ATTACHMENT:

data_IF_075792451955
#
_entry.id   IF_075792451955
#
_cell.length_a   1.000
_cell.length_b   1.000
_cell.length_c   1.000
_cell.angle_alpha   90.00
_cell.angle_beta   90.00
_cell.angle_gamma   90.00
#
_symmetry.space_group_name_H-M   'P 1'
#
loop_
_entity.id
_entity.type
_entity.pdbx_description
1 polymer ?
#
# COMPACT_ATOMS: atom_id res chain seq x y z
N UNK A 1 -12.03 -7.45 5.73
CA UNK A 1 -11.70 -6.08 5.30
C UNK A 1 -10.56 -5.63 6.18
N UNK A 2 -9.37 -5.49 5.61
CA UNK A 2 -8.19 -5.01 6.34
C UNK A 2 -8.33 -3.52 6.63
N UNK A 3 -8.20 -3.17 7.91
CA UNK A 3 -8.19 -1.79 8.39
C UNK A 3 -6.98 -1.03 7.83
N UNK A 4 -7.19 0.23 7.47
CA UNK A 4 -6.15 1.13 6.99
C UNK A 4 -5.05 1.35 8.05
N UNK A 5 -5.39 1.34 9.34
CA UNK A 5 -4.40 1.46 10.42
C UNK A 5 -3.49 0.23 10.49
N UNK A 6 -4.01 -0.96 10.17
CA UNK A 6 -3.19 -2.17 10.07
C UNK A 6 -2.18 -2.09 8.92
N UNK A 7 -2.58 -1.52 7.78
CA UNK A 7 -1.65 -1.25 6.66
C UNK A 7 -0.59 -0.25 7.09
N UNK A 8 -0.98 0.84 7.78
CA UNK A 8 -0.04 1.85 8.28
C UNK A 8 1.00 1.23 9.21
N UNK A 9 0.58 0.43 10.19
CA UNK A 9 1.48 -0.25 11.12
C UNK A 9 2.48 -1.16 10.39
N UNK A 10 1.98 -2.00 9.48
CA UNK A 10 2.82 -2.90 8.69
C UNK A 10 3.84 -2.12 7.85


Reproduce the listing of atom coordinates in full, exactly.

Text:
data_IF_075792451955
#
_entry.id   IF_075792451955
#
_cell.length_a   1.000
_cell.length_b   1.000
_cell.length_c   1.000
_cell.angle_alpha   90.00
_cell.angle_beta   90.00
_cell.angle_gamma   90.00
#
_symmetry.space_group_name_H-M   'P 1'
#
loop_
_entity.id
_entity.type
_entity.pdbx_description
1 polymer ?
#
# COMPACT_ATOMS: atom_id res chain seq x y z
N UNK A 1 -12.03 -7.45 5.73
CA UNK A 1 -11.70 -6.08 5.30
C UNK A 1 -10.56 -5.63 6.18
N UNK A 2 -9.37 -5.49 5.61
CA UNK A 2 -8.19 -5.01 6.34
C UNK A 2 -8.33 -3.52 6.63
N UNK A 3 -8.20 -3.17 7.91
CA UNK A 3 -8.19 -1.79 8.39
C UNK A 3 -6.98 -1.03 7.83
N UNK A 4 -7.19 0.23 7.47
CA UNK A 4 -6.15 1.13 6.99
C UNK A 4 -5.05 1.35 8.05
N UNK A 5 -5.39 1.34 9.34
CA UNK A 5 -4.40 1.46 10.42
C UNK A 5 -3.49 0.23 10.49
N UNK A 6 -4.01 -0.96 10.17
CA UNK A 6 -3.19 -2.17 10.07
C UNK A 6 -2.18 -2.09 8.92
N UNK A 7 -2.58 -1.52 7.78
CA UNK A 7 -1.65 -1.25 6.66
C UNK A 7 -0.59 -0.25 7.09
N UNK A 8 -0.98 0.84 7.78
CA UNK A 8 -0.04 1.85 8.28
C UNK A 8 1.00 1.23 9.21
N UNK A 9 0.58 0.43 10.19
CA UNK A 9 1.48 -0.25 11.12
C UNK A 9 2.48 -1.16 10.39
N UNK A 10 1.98 -2.00 9.48
CA UNK A 10 2.82 -2.90 8.69
C UNK A 10 3.84 -2.12 7.85